NET DOWN, SALES UP AT COLDWATER CREEK

Byline: David Lipke

NEW YORK — The promotional climate at retail depressed Coldwater Creek’s second-quarter margins and earnings, but sales continued to climb on the strength of new stores and a growing e-commerce business.
For the three months ended Sept. 1, 2001, the Sandpoint, Idaho-based retailer posted net income of $1.3 million, or 12 cents a diluted share, down 28.3 percent from $1.8 million, or 17 cents, in the year-ago quarter.
Net sales increased 7.6 percent, to $92.8 million from $86.3 million in the same period last year.
The results beat the First Call/Thomson Financial consensus estimate by one cent, and president and chief executive officer Georgia Shonk-Simmons highlighted the success of the retailer’s “wear now” strategy on a conference call with analysts. The company shifted fall merchandise into the third quarter, because “customers no longer rush out to buy heavy fall merchandise in the heat of summer,” said Shonk-Simmons.
By channel, sales in Coldwater Creek’s retail stores jumped 91.8 percent, to $11.7 million. Coldwater Creek operated 14 retail doors at the end of this year’s quarter, up from five locations a year ago. New stores were opened in Boston, Charlotte, N.C., and Sherman Oaks, Calif. during the 2001 quarter.
Direct sales, encompassing catalog and Internet, grew 1.1 percent, to $81.1 million. Catalog sales in the quarter were $52.4 million, down from $59.1 million a year ago, while online sales rose to $28.7 million, from $21.1 million last year. Internet sales comprised 30.9 percent of total sales, up from 24.4 percent last year.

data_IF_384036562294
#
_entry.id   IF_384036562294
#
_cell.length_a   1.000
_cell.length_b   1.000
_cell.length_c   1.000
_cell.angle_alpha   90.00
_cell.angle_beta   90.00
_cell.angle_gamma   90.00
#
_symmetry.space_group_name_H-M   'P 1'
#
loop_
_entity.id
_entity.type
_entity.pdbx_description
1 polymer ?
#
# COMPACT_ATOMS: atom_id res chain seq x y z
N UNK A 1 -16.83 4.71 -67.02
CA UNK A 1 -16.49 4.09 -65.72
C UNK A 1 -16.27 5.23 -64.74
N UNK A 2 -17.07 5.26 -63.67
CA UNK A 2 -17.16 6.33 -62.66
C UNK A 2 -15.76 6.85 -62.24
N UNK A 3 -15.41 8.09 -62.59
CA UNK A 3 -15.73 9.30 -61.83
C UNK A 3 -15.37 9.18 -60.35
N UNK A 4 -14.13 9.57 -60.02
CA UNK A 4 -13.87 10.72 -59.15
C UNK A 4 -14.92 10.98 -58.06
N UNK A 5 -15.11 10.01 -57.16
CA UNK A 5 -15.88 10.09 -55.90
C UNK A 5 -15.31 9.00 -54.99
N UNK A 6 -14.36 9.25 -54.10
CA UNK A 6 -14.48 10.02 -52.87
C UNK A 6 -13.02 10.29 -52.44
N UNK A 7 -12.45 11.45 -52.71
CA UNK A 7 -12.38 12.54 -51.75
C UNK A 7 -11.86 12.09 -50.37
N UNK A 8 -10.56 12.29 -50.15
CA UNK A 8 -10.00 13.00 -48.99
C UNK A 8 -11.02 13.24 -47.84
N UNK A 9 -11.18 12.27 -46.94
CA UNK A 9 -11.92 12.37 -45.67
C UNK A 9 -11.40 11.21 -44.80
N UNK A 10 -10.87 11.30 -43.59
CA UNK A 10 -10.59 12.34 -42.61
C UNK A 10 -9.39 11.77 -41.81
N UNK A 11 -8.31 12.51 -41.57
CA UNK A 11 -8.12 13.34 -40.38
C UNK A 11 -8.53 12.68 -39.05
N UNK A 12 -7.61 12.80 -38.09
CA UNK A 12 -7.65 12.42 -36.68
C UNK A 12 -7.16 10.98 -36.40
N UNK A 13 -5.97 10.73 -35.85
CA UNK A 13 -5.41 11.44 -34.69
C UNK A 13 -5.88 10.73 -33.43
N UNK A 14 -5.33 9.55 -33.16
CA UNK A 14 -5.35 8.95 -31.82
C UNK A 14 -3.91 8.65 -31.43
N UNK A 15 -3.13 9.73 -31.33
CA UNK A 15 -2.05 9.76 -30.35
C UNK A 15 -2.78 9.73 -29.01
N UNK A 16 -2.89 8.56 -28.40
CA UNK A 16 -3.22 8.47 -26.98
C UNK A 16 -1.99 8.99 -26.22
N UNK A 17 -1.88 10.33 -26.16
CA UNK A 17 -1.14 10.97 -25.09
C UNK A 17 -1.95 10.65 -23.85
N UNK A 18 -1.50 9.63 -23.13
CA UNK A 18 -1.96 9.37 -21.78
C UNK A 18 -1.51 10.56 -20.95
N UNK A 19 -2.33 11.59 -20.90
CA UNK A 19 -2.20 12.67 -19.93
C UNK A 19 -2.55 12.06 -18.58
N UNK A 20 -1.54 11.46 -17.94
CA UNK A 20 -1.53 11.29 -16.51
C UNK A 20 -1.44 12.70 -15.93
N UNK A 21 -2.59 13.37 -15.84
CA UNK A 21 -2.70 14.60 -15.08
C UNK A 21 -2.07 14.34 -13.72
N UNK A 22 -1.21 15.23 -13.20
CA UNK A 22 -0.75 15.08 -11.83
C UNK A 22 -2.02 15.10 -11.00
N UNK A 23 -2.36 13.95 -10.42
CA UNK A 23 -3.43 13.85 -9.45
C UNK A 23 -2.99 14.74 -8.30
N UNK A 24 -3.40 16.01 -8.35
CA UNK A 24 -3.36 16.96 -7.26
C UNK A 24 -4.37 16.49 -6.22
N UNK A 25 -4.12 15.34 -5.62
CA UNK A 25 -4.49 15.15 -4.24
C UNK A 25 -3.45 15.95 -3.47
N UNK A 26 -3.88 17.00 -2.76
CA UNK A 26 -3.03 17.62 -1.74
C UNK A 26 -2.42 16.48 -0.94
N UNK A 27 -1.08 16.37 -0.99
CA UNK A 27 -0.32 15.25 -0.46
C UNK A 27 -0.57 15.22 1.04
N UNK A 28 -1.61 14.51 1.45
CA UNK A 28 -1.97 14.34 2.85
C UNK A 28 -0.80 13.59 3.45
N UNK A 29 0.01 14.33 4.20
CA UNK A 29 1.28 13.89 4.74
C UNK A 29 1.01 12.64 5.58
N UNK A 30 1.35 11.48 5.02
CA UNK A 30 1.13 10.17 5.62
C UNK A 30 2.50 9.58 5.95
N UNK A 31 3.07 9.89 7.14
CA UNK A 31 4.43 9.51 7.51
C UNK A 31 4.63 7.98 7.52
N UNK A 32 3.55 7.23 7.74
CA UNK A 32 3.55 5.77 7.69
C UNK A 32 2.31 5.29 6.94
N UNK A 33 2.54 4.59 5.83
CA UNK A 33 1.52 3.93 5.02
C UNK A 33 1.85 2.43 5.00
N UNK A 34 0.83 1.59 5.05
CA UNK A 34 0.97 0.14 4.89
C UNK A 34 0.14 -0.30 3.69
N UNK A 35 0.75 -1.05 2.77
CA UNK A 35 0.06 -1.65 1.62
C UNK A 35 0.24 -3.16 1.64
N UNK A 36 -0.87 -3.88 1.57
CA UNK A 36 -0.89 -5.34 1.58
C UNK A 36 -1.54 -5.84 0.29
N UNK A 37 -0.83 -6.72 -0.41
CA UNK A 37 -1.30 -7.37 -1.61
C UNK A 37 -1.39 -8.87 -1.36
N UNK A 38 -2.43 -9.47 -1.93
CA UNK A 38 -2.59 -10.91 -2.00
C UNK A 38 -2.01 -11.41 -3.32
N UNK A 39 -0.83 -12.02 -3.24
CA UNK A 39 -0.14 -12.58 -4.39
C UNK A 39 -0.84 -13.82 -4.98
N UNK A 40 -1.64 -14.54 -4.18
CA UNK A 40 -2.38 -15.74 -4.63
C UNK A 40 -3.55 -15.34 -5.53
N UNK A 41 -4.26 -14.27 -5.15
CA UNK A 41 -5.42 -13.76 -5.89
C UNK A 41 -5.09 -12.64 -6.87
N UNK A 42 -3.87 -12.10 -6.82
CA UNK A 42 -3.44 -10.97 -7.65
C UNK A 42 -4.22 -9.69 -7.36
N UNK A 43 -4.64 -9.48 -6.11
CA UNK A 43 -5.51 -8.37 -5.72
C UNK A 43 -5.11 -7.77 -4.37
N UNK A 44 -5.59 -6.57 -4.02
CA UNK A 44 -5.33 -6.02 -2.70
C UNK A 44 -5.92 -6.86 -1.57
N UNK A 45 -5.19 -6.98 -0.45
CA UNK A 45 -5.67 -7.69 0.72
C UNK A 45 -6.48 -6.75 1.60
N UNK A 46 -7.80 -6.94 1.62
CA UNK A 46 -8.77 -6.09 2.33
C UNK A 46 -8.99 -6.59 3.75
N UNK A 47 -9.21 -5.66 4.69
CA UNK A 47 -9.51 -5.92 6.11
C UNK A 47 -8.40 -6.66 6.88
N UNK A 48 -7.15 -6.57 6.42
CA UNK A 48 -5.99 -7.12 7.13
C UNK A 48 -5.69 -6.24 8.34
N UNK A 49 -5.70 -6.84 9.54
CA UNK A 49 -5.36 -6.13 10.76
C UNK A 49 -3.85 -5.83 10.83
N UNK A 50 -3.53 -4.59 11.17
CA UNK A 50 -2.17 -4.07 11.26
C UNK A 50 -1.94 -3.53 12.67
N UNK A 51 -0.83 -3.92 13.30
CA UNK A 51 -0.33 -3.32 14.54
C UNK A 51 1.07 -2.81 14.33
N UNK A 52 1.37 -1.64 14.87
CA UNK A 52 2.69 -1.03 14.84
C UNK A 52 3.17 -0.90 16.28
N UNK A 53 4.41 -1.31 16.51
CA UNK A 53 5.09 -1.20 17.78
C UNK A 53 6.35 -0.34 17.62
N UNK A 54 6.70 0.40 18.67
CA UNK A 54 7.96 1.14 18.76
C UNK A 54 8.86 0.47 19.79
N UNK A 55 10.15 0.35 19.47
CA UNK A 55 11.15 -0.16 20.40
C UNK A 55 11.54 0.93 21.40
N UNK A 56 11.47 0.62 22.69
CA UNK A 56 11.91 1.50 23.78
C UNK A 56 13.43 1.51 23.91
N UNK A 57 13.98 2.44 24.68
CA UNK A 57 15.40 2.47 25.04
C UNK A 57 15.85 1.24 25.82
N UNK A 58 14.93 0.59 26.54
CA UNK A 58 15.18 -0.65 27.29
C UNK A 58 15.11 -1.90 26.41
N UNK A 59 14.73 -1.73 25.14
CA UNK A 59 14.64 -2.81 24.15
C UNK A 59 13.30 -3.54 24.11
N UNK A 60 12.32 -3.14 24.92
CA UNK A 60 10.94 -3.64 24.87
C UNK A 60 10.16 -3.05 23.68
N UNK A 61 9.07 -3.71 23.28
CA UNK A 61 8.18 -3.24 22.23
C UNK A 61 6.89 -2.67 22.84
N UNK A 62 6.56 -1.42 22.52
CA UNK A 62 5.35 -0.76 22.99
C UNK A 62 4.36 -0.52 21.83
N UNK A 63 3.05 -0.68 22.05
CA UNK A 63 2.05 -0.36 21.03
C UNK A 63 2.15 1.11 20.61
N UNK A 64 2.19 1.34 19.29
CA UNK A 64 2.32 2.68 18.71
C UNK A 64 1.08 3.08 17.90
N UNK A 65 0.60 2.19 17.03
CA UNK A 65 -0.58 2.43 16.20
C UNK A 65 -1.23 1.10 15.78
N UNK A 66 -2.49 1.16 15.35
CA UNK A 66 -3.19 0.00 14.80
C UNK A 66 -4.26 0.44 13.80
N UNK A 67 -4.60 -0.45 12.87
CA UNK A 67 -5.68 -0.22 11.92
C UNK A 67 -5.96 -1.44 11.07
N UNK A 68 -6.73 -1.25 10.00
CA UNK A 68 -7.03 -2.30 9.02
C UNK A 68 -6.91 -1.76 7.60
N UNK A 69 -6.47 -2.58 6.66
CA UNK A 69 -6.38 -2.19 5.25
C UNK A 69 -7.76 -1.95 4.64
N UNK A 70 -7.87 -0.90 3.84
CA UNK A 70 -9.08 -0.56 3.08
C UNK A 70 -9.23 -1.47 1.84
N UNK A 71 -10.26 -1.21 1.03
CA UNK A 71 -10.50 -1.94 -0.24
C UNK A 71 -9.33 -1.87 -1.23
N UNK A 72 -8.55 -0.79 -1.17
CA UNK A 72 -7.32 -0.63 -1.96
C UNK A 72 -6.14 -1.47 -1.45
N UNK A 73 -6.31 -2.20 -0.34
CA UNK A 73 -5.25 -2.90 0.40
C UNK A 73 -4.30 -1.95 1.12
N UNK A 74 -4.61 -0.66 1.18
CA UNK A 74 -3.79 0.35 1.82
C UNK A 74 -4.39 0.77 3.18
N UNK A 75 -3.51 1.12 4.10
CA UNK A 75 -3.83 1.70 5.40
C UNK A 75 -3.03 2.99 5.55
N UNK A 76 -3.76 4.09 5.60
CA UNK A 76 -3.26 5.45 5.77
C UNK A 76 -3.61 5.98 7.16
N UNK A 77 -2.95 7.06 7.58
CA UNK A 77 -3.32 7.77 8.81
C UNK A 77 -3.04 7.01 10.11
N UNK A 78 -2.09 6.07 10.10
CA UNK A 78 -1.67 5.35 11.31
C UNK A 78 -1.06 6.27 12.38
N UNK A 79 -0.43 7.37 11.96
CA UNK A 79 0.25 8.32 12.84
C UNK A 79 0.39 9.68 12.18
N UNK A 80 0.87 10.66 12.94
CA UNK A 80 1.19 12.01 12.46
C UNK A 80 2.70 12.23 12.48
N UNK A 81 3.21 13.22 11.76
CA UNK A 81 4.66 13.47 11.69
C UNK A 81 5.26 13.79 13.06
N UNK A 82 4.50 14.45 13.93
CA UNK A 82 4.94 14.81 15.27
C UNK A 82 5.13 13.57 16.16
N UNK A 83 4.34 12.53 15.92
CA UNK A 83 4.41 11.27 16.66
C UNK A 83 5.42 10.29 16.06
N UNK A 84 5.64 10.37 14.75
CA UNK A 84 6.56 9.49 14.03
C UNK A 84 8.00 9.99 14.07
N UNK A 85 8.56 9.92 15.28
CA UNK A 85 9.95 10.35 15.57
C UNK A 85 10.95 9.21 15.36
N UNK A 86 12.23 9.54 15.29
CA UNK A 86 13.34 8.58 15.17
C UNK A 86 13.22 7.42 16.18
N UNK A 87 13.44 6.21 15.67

Gross margin in the quarter declined to 42.3 percent of sales, down from 45.8 percent in last year’s quarter, which the company attributed to clearance activity.
Selling, general and administrative costs declined to 40.1 percent of sales, from 42.7 percent, due to the company’s reduction of its catalog marketing efforts and continued cost-containment initiatives. Inventories grew 5.1 percent from March 3, to $69.5 million, but were down $10 million from a year ago.
“Inventory decreased from a year ago, despite the growth in retail stores,” noted analyst Bob Toomey of Dain Rauscher Inc. “It’s extremely important to keep a tight rein on inventory in this promotional environment, and they did a great job in the quarter. In addition, they are using technology and database management to maximize the efficiency of their catalog.”
Shonk-Simmons said total sales dropped by 34 percent in the days following the Sept. 11 terrorist attacks, but had picked up in the last two weeks. Third-quarter earnings per share are anticipated at 42 to 47 cents, on sales of $142 million to $146 million, compared with a year-ago EPS of 64 cents on sales of $123.7 million.
For the six months, income was $2.7 million, or 25 cents, down 50.5 percent from $5.4 million, or 50 cents, in the same period last year. Sales grew 12.5 percent, to $205.7 million from $182.8 million last year.

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